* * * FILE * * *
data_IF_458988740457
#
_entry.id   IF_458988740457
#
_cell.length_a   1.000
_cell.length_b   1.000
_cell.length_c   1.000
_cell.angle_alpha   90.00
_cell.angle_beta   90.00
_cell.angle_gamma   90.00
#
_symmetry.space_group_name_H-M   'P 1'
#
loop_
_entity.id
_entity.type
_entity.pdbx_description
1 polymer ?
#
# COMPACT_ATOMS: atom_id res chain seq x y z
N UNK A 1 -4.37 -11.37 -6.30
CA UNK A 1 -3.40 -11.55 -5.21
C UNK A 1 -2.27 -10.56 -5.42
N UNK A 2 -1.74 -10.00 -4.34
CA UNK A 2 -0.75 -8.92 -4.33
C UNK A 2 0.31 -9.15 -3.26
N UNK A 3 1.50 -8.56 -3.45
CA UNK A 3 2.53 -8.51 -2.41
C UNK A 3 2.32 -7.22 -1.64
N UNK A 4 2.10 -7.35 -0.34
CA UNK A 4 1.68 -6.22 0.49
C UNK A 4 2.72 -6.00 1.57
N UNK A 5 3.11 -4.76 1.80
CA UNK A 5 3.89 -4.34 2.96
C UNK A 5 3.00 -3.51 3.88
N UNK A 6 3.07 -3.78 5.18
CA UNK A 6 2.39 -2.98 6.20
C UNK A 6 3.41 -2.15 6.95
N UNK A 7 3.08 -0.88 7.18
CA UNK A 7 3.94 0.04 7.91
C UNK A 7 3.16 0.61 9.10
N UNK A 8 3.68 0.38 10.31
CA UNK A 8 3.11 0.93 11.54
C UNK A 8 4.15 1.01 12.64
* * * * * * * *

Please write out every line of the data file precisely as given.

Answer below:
data_IF_458988740457
#
_entry.id   IF_458988740457
#
_cell.length_a   1.000
_cell.length_b   1.000
_cell.length_c   1.000
_cell.angle_alpha   90.00
_cell.angle_beta   90.00
_cell.angle_gamma   90.00
#
_symmetry.space_group_name_H-M   'P 1'
#
loop_
_entity.id
_entity.type
_entity.pdbx_description
1 polymer ?
#
# COMPACT_ATOMS: atom_id res chain seq x y z
N UNK A 1 -4.37 -11.37 -6.30
CA UNK A 1 -3.40 -11.55 -5.21
C UNK A 1 -2.27 -10.56 -5.42
N UNK A 2 -1.74 -10.00 -4.34
CA UNK A 2 -0.75 -8.92 -4.33
C UNK A 2 0.31 -9.15 -3.26
N UNK A 3 1.50 -8.56 -3.45
CA UNK A 3 2.53 -8.51 -2.41
C UNK A 3 2.32 -7.22 -1.64
N UNK A 4 2.10 -7.35 -0.34
CA UNK A 4 1.68 -6.22 0.49
C UNK A 4 2.72 -6.00 1.57
N UNK A 5 3.11 -4.76 1.80
CA UNK A 5 3.89 -4.34 2.96
C UNK A 5 3.00 -3.51 3.88
N UNK A 6 3.07 -3.78 5.18
CA UNK A 6 2.39 -2.98 6.20
C UNK A 6 3.41 -2.15 6.95
N UNK A 7 3.08 -0.88 7.18
CA UNK A 7 3.94 0.04 7.91
C UNK A 7 3.16 0.61 9.10
N UNK A 8 3.68 0.38 10.31
CA UNK A 8 3.11 0.93 11.54
C UNK A 8 4.15 1.01 12.64